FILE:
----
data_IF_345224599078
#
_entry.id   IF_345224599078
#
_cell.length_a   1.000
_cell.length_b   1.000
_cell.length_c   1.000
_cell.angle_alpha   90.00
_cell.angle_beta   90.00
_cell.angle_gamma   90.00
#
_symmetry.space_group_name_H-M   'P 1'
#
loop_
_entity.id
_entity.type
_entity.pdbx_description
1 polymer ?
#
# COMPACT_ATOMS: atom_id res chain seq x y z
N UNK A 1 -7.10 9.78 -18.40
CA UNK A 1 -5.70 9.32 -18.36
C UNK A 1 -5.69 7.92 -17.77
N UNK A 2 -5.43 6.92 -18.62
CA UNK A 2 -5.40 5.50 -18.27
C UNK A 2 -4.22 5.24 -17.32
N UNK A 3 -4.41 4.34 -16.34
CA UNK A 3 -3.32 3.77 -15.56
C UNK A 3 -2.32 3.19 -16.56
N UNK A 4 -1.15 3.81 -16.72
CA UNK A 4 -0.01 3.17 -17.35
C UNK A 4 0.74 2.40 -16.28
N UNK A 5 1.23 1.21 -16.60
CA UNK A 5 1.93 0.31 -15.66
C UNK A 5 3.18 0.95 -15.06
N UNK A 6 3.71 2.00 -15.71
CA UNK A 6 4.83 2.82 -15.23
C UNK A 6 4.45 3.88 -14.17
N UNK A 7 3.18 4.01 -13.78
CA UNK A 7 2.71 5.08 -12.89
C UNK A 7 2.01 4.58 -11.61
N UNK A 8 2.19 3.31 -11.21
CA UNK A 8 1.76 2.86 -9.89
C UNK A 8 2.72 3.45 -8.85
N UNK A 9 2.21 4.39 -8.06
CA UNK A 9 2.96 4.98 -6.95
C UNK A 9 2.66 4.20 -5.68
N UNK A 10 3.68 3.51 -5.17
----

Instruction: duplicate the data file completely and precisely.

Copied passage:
data_IF_345224599078
#
_entry.id   IF_345224599078
#
_cell.length_a   1.000
_cell.length_b   1.000
_cell.length_c   1.000
_cell.angle_alpha   90.00
_cell.angle_beta   90.00
_cell.angle_gamma   90.00
#
_symmetry.space_group_name_H-M   'P 1'
#
loop_
_entity.id
_entity.type
_entity.pdbx_description
1 polymer ?
#
# COMPACT_ATOMS: atom_id res chain seq x y z
N UNK A 1 -7.10 9.78 -18.40
CA UNK A 1 -5.70 9.32 -18.36
C UNK A 1 -5.69 7.92 -17.77
N UNK A 2 -5.43 6.92 -18.62
CA UNK A 2 -5.40 5.50 -18.27
C UNK A 2 -4.22 5.24 -17.32
N UNK A 3 -4.41 4.34 -16.34
CA UNK A 3 -3.32 3.77 -15.56
C UNK A 3 -2.32 3.19 -16.56
N UNK A 4 -1.15 3.81 -16.72
CA UNK A 4 -0.01 3.17 -17.35
C UNK A 4 0.74 2.40 -16.28
N UNK A 5 1.23 1.21 -16.60
CA UNK A 5 1.93 0.31 -15.66
C UNK A 5 3.18 0.95 -15.06
N UNK A 6 3.71 2.00 -15.71
CA UNK A 6 4.83 2.82 -15.23
C UNK A 6 4.45 3.88 -14.17
N UNK A 7 3.18 4.01 -13.78
CA UNK A 7 2.71 5.08 -12.89
C UNK A 7 2.01 4.58 -11.61
N UNK A 8 2.19 3.31 -11.21
CA UNK A 8 1.76 2.86 -9.89
C UNK A 8 2.72 3.45 -8.85
N UNK A 9 2.21 4.39 -8.06
CA UNK A 9 2.96 4.98 -6.95
C UNK A 9 2.66 4.20 -5.68
N UNK A 10 3.68 3.51 -5.17